Fourth, EPA's restrictions applied ONLY to the U.S. EPA has no jurisdiction outside the U.S. EPA's order banned the use of DDT in the U.S., but not the manufacture. EPA thought U.S. manufacturers could continue making the stuff, and export all the product, thereby avoiding economic calamity to themselves. They did exactly that, which meant that DDT supplies for use in Africa and Asia were multiplied. Manufacturing of DDT continued until at least 1984; on the day the Superfund bill became effective, many of those companies declared bankruptcy rather than try to clean up their toxic facilities.

Fifth, to fight malaria, DDT is used in Indoor Residual Spraying, on the walls of homes, and not in outdoor use at all. Those uses were largely suspended in Africa in 1965, by the World Health Organization, when it was discovered that abuse of DDT in other applications had bread mosquitoes that were resistant and immune to DDT. That campaign was suspended on the ground in 1965, and officially closed down in 1969 -- before the U.S. acted against DDT. It's important to note WHO did not stop using DDT completely, just where it had stopped working; it's important to note that WHO had no authority to ban DDT in any nation, and never tried.

Was Rachel Carson a murderer? Let's "blame" Carson for every additional malaria death between the publication of her book until today, and add them up.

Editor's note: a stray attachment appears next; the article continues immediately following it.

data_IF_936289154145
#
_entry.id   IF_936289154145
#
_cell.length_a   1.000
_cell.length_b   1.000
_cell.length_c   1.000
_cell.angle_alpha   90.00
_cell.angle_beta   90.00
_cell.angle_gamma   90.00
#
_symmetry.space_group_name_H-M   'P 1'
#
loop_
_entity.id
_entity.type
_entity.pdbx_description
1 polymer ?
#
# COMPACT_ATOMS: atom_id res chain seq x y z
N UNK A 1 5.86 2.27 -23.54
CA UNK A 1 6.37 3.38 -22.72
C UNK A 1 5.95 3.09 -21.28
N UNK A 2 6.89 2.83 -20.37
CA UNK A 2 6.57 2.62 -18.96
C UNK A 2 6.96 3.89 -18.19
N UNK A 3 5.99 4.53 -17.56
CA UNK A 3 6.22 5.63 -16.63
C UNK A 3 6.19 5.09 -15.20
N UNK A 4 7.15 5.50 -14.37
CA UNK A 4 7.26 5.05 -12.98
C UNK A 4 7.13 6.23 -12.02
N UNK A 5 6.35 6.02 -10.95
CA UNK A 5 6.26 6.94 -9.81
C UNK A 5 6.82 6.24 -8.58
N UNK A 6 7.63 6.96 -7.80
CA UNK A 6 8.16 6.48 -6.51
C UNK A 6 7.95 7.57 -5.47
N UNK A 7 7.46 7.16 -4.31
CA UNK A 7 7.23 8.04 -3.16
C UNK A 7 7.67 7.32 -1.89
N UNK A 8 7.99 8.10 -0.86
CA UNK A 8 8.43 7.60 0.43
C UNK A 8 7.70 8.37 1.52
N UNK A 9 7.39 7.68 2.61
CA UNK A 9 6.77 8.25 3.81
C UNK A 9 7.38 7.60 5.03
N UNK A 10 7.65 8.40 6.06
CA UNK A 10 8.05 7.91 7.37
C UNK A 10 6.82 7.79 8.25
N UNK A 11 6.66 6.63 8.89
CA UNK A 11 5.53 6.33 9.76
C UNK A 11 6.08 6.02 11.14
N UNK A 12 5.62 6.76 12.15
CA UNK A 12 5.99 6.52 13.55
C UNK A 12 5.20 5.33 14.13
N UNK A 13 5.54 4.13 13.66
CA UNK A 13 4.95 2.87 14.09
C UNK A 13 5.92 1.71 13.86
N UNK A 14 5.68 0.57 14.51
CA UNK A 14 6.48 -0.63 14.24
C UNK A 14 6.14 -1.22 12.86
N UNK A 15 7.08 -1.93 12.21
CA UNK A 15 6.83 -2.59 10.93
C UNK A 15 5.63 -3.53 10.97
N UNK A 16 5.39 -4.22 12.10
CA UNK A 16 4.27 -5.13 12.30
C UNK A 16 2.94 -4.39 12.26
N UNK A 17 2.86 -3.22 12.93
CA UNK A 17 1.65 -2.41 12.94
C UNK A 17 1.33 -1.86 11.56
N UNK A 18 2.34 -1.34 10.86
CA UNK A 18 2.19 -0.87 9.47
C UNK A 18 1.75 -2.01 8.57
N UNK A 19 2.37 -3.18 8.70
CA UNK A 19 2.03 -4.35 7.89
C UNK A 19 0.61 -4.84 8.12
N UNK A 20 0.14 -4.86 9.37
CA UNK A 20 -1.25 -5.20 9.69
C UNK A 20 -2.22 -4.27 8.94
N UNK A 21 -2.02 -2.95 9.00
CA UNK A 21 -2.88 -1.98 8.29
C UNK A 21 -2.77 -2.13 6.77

At peak DDT use, roughly 1958 through 1963, 4 million people a year died from malaria, which infected a half-billion people annually. Despite the end of the UN eradication campaign, malaria incidence declined steadily, and so did deaths. By 1972, deaths were down to 2 million a year. (Let's ignore the lives saved in that decade). In the mid-1990s, annual deaths dropped to about a million a year. Let's say 1995. 23 years bewteen 1972 and 1995, at 2 million FEWER malaria deaths per year, and we have 46 million lives saved. Though deaths continued to decline, let's keep the math simple; by 2005, annual deaths were down to ~700,000 per year. Ignoring the additional saved lives in that decade, we still have 20 million more lives saved, for a total of 66 million. Assuming 3.3 million more lives saved annually from 2005 to 2014, we get an additional 29.7 million lives -- round it off to 30 million.

The "additional" deaths to malaria after Rachel Carson's book total NEGATIVE 96 million.

Contrary to the wild, anti-environmentalist and anti-rational claims by Carson's critics, by their standards, Carson should be attributed with SAVING 96 million lives, counting solely the changes in malaria deaths.

Malaria infections have declined to less than 250 million annually, a cut of 50% over 1962. Malaria deaths are down more than 80% since malaria's heyday.

It's not Rachel Carson who needs Sen. Coburn's forgiveness, but quite the opposite. Coburn also owes an apology to millions who could have had a tougher anti-malaria program in their country, had not Coburn and similar malinformed people not demanded a "return to DDT" which would have done no good, instead of conceding that bednets and other programs would produce greater effect.